Synopses & Reviews
“Its one of the best books on politics of any kind Ive read. For entertainment value, I put it up there with Catch 22.” —The Financial Times
“It transports you to a parallel universe in which everything in the National Enquirer is true….More interesting is what we learn about the candidates themselves: their frailties, egos and almost super-human stamina.” —The Financial Times
“I cant put down this book!” —Stephen Colbert
Game Change is the New York Times bestselling story of the 2008 presidential election, by John Heilemann and Mark Halperin, two of the best political reporters in the country. In the spirit of Richard Ben Cramers What It Takes and Theodore H. Whites The Making of the President 1960, this classic campaign trail book tells the defining story of a new era in American politics, going deeper behind the scenes of the Obama/Biden and McCain/Palin campaigns than any other account of the historic 2008 election.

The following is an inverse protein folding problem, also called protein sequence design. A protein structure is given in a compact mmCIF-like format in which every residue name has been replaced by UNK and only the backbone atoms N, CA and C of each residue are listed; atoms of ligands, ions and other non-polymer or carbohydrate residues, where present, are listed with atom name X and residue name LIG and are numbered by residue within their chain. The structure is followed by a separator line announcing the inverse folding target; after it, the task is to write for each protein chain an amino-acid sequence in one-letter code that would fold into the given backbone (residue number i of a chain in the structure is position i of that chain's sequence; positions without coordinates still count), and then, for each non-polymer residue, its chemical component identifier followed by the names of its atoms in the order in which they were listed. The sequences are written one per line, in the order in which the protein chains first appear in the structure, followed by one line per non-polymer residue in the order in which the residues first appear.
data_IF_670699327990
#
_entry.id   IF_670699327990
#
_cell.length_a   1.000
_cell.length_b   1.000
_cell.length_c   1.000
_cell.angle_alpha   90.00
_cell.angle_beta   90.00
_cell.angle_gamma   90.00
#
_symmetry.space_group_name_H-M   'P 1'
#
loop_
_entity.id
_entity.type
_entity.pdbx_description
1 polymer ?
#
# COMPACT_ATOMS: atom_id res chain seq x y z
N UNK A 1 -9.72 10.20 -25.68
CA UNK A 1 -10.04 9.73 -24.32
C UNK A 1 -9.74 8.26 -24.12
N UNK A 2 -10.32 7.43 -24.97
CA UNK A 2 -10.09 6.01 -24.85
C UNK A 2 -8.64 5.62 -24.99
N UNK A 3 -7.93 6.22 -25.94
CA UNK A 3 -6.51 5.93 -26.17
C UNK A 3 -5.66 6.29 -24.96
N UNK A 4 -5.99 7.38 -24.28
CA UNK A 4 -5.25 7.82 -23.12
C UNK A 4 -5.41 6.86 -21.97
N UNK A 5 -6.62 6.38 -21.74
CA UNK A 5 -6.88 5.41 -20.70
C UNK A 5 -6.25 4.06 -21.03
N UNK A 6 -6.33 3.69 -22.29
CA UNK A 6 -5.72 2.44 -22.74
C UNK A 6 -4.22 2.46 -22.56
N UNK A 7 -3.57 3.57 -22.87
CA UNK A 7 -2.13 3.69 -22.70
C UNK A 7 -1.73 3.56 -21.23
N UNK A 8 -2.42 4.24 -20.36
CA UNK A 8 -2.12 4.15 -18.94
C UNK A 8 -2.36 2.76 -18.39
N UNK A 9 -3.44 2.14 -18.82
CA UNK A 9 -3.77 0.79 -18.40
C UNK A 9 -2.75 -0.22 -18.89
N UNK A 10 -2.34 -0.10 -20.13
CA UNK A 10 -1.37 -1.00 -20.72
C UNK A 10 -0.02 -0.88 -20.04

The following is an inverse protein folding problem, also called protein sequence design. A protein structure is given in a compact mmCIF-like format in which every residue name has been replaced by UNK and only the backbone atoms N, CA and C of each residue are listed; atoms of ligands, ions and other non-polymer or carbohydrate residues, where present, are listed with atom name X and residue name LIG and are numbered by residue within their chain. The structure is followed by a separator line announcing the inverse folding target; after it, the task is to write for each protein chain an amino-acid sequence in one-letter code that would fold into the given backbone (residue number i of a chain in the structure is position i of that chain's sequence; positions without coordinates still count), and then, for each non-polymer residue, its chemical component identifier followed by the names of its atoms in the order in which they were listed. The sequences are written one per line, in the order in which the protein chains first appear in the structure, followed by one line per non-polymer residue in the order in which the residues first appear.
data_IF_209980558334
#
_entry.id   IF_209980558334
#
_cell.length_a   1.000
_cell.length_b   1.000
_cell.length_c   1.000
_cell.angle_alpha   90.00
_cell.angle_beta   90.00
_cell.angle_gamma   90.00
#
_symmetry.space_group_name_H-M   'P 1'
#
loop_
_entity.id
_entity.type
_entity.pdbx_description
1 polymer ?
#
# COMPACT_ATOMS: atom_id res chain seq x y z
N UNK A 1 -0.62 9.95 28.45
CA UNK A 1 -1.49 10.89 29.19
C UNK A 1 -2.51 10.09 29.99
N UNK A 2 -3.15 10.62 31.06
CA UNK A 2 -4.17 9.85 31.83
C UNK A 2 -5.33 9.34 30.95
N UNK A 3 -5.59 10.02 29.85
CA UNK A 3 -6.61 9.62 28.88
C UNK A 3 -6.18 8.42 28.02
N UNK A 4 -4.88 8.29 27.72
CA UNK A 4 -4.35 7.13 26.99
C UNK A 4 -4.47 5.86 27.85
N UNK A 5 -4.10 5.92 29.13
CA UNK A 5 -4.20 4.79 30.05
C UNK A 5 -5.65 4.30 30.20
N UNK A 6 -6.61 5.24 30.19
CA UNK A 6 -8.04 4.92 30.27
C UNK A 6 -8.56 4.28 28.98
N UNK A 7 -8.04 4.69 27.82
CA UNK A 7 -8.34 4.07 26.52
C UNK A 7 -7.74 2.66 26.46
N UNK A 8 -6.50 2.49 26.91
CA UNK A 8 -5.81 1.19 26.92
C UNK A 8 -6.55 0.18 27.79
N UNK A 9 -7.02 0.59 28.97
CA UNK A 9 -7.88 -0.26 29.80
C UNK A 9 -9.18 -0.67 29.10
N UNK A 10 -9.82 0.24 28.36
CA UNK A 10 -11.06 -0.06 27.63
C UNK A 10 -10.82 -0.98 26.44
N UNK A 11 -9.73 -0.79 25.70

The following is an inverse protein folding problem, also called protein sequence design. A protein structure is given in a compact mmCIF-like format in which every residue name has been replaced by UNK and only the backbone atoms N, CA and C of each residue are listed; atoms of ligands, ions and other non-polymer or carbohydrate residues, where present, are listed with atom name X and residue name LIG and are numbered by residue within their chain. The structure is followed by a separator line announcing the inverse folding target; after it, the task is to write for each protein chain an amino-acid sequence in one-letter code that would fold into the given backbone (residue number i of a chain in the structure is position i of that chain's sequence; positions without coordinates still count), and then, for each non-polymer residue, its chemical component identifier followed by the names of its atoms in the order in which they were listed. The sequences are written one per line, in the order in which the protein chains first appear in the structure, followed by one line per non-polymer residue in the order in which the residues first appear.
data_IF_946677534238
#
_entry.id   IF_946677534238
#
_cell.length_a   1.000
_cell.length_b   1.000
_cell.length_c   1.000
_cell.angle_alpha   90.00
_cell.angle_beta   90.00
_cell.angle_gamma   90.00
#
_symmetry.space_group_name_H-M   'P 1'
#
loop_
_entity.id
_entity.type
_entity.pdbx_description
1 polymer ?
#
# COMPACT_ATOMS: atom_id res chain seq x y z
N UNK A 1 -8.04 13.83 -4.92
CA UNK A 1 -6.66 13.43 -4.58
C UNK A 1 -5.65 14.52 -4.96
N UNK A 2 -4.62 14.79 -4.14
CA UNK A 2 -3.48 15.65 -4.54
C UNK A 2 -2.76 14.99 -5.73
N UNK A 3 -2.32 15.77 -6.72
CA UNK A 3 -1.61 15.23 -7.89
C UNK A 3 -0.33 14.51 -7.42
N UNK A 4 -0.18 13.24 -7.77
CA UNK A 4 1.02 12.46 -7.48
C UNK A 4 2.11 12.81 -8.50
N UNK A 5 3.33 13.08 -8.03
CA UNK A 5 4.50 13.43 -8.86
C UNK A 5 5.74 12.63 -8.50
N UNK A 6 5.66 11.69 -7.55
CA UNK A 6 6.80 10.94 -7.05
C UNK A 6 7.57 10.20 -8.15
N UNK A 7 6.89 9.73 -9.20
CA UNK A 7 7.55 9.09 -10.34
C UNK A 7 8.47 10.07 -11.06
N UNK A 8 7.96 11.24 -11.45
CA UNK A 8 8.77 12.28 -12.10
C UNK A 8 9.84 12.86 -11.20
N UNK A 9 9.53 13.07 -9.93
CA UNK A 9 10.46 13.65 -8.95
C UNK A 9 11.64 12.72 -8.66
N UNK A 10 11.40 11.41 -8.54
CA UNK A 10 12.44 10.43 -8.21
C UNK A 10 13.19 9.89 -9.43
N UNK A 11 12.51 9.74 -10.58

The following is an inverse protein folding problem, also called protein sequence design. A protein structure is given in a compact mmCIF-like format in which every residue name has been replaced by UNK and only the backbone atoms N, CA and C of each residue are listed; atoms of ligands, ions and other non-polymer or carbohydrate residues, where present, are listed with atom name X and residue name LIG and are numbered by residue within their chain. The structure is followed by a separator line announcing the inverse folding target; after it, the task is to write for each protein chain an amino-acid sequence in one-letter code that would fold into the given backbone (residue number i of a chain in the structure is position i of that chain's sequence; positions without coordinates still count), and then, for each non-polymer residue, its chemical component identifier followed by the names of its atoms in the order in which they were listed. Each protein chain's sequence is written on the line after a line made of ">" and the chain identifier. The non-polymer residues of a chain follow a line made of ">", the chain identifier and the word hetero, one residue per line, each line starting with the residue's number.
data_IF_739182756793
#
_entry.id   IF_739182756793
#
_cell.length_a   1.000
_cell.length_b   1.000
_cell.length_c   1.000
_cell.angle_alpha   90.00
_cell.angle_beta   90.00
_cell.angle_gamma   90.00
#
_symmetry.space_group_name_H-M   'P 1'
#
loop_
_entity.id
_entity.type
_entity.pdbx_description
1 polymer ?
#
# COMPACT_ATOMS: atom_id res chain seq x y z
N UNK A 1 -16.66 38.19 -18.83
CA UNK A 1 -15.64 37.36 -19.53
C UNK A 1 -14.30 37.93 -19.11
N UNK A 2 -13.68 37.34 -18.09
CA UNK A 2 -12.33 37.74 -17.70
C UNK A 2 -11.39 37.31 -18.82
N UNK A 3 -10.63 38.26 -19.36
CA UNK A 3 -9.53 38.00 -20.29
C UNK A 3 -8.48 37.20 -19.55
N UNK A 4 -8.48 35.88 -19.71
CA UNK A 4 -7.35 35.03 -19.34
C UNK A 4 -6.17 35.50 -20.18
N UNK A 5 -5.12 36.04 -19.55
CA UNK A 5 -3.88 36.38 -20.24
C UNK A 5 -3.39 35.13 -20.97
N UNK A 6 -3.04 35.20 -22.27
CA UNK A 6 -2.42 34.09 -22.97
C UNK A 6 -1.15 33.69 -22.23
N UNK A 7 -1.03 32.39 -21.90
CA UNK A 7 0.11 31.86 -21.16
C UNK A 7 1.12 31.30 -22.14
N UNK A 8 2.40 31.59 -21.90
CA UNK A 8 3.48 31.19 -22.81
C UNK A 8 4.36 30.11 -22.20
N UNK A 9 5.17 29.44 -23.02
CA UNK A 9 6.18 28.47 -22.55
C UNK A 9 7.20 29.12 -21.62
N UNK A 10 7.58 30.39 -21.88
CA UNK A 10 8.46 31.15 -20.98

In 2008, the presidential election became blockbuster entertainment. Everyone was watching as the race for the White House unfolded like something from the realm of fiction. The meteoric rise and historic triumph of Barack Obama. The shocking fall of the House of Clinton—and the improbable resurrection of Hillary as Obama's partner and America's face to the world. The mercurial performance of John McCain and the mesmerizing emergence of Sarah Palin. But despite the wall-to-wall media coverage of this spellbinding drama, remarkably little of the real story behind the headlines had been told—until now.
In Game Change, John Heilemann and Mark Halperin pull back the curtain on the Obama, Clinton, McCain, and Palin campaigns. Based on hundreds of interviews with the people who lived the story, Game Change is a reportorial tour de force that reads like a fast-paced novel.
About the Author
John Heilemann, national political correspondent and columnist for New York, is an award-winning journalist and the author of Pride Before the Fall: The Trials of Bill Gates and the End of the Microsoft Era.